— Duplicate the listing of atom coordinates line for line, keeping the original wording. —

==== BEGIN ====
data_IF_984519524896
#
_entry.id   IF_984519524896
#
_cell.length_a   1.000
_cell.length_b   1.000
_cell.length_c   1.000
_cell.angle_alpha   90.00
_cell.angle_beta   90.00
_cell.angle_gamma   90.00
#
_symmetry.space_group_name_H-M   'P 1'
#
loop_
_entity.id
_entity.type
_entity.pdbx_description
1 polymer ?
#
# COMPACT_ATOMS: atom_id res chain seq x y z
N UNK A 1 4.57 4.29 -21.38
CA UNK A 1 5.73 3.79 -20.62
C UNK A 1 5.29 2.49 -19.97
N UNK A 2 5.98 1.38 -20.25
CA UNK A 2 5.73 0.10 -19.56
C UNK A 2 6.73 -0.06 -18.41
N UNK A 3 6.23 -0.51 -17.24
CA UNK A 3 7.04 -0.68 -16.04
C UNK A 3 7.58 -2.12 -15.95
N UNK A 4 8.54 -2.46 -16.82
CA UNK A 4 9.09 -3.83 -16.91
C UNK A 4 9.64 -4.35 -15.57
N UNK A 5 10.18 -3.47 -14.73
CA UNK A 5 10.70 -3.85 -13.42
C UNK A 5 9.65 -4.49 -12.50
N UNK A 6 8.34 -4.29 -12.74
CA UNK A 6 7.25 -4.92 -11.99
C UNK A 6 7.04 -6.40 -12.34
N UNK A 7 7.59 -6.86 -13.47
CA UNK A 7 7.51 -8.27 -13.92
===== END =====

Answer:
data_IF_984519524896
#
_entry.id   IF_984519524896
#
_cell.length_a   1.000
_cell.length_b   1.000
_cell.length_c   1.000
_cell.angle_alpha   90.00
_cell.angle_beta   90.00
_cell.angle_gamma   90.00
#
_symmetry.space_group_name_H-M   'P 1'
#
loop_
_entity.id
_entity.type
_entity.pdbx_description
1 polymer ?
#
# COMPACT_ATOMS: atom_id res chain seq x y z
N UNK A 1 4.57 4.29 -21.38
CA UNK A 1 5.73 3.79 -20.62
C UNK A 1 5.29 2.49 -19.97
N UNK A 2 5.98 1.38 -20.25
CA UNK A 2 5.73 0.10 -19.56
C UNK A 2 6.73 -0.06 -18.41
N UNK A 3 6.23 -0.51 -17.24
CA UNK A 3 7.04 -0.68 -16.04
C UNK A 3 7.58 -2.12 -15.95
N UNK A 4 8.54 -2.46 -16.82
CA UNK A 4 9.09 -3.83 -16.91
C UNK A 4 9.64 -4.35 -15.57
N UNK A 5 10.18 -3.47 -14.73
CA UNK A 5 10.70 -3.85 -13.42
C UNK A 5 9.65 -4.49 -12.50
N UNK A 6 8.34 -4.29 -12.74
CA UNK A 6 7.25 -4.92 -11.99
C UNK A 6 7.04 -6.40 -12.34
N UNK A 7 7.59 -6.86 -13.47
CA UNK A 7 7.51 -8.27 -13.92